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About the Violence Reduction Unit

A decade ago Glasgow was branded the murder capital of Europe .  Determined to tackle the city's addiction to violence Strathclyde Police decided they needed  a new approach . 

 In January 2005 the force established the Violence Reduction Unit (VRU). The unit's remit was to target all forms of violent behaviour, in particular knife crime and weapon carrying among young men in and around Glasgow.

Influenced by the World Health Organisation's World Report on Violence and Health (2002), the newly formed VRU became the only police force in the world to adopt a public health approach to violence. Treating it like a disease the VRU sought to diagnose the problem, analyse the causes, examine what works and for whom and develop solutions, which once evaluated, could be scaled up to help others.

To achieve this the unit teamed up with agencies in the fields of health, education and social work. The aim was to create long-term attitudinal change in society rather than a quick fix. The VRU also focused on enforcement seeking to contain and manage individuals who carry weapons or who were involved in violent behaviour.

In April 2006 the unit's remit was extended nationwide creating a Scottish centre of expertise on tackling violent crime. Funded by the Scottish Government the unit's job was to tackle violence in all its forms – from gang fighting to domestic abuse and bullying in schools and the work place.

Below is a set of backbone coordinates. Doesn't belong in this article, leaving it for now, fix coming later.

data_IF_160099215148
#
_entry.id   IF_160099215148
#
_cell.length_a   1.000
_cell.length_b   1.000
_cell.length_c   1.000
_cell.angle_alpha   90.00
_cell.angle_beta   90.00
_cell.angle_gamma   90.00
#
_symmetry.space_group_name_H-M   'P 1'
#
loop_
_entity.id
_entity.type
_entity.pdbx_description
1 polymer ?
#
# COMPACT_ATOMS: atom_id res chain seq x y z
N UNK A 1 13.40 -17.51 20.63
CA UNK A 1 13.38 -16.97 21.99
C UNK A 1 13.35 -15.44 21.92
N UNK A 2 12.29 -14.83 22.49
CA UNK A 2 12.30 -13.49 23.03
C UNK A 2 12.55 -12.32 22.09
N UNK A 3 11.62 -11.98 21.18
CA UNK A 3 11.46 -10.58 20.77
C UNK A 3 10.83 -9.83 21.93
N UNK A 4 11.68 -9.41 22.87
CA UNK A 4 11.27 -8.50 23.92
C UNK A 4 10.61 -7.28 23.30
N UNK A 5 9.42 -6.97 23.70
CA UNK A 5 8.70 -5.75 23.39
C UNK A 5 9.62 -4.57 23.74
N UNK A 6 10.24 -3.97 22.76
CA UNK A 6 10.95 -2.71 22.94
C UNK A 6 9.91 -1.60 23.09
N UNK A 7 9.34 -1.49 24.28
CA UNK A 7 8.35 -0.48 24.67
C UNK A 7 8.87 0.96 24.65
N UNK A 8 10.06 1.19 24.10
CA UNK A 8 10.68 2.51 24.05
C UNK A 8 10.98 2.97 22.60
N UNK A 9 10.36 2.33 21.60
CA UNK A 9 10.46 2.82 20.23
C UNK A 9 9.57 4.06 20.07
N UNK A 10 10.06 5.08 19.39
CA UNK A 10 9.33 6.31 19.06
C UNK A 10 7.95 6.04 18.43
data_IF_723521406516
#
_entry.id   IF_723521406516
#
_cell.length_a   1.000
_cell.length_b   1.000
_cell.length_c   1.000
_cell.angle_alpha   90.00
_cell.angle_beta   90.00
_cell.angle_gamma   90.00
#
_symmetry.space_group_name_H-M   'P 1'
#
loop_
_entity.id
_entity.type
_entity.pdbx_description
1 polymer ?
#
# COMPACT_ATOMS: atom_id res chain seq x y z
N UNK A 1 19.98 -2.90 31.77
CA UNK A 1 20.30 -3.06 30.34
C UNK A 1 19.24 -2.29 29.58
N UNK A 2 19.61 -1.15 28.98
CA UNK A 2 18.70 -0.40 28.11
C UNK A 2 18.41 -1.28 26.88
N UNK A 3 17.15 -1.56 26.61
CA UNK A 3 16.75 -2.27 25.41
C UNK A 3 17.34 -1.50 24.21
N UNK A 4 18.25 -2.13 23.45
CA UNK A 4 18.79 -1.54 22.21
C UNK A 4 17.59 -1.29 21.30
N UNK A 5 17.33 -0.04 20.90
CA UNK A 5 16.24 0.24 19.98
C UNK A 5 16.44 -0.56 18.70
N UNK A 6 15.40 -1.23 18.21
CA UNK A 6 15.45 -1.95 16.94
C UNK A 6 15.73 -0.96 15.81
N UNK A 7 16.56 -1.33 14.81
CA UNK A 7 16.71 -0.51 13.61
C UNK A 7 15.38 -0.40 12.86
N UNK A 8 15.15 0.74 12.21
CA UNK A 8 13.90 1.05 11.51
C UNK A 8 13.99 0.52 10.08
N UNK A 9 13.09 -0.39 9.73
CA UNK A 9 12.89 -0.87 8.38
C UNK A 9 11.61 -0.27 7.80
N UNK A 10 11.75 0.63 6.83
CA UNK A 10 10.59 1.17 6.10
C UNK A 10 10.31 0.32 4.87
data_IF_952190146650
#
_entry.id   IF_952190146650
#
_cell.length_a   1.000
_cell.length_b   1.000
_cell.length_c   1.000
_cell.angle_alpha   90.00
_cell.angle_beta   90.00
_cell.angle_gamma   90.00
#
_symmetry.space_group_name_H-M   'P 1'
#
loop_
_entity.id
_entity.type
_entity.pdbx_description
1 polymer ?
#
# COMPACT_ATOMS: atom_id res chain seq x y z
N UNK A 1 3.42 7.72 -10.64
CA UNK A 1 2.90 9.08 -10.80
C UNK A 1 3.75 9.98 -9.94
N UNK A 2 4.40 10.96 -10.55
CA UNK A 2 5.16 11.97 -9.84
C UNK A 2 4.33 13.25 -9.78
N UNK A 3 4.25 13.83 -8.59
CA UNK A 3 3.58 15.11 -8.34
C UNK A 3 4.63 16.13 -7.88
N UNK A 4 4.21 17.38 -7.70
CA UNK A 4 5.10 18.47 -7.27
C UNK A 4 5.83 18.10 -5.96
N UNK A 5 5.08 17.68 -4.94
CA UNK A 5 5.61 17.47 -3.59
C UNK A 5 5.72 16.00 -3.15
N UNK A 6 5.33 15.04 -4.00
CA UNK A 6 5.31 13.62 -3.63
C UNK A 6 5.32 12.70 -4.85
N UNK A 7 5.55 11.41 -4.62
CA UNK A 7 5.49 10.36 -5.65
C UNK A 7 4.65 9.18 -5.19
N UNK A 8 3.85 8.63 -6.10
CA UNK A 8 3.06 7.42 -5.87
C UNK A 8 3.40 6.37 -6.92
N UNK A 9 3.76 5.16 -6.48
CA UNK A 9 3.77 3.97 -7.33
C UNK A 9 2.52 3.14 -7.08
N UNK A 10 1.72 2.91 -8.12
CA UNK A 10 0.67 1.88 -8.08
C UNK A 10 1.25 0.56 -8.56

To do this the VRU has had to think and work creatively looking around the world for inspiration.

In tackling gang crime the unit imported a successful anti-gang violence initiative spearheaded in Boston in the 1990s. The Community Initiative to Reduce Violence (CIRV) programme broke up Glasgow's long established gangs by offering members an alternative to the violent lives they were living .   The VRU also successfully lobbied for increases in maximum sentences  for  carrying knives.

With studies suggesting police under-recorded violence by as much as 50 to 70% the VRU's researchers have carried out injury surveillance in A&E departments, helping to fully define the  scale of the problem facing Scotland.

The unit has also  supported the training of vets, dentists, hairdressers and firefighters to identify the signs of domestic abuse, giving professionals the skills to safely and effectively intervene.

The VRU team is a mixture of researchers, police officers , civilian staff and  former offenders who have turned their lives around and are now seeking to help others do the same.

More than a decade on from the formation of the VRU Glasgow is no longer the murder capital of Europe and recorded crime in Scotland is at a forty year low. However violence is still a chronic problem in Scotland with domestic abuse and sex crimes a growing concern. The VRU remain committed to it's public health approach to violence and are the only police members of the World Health Organisation's Violence Prevention Alliance.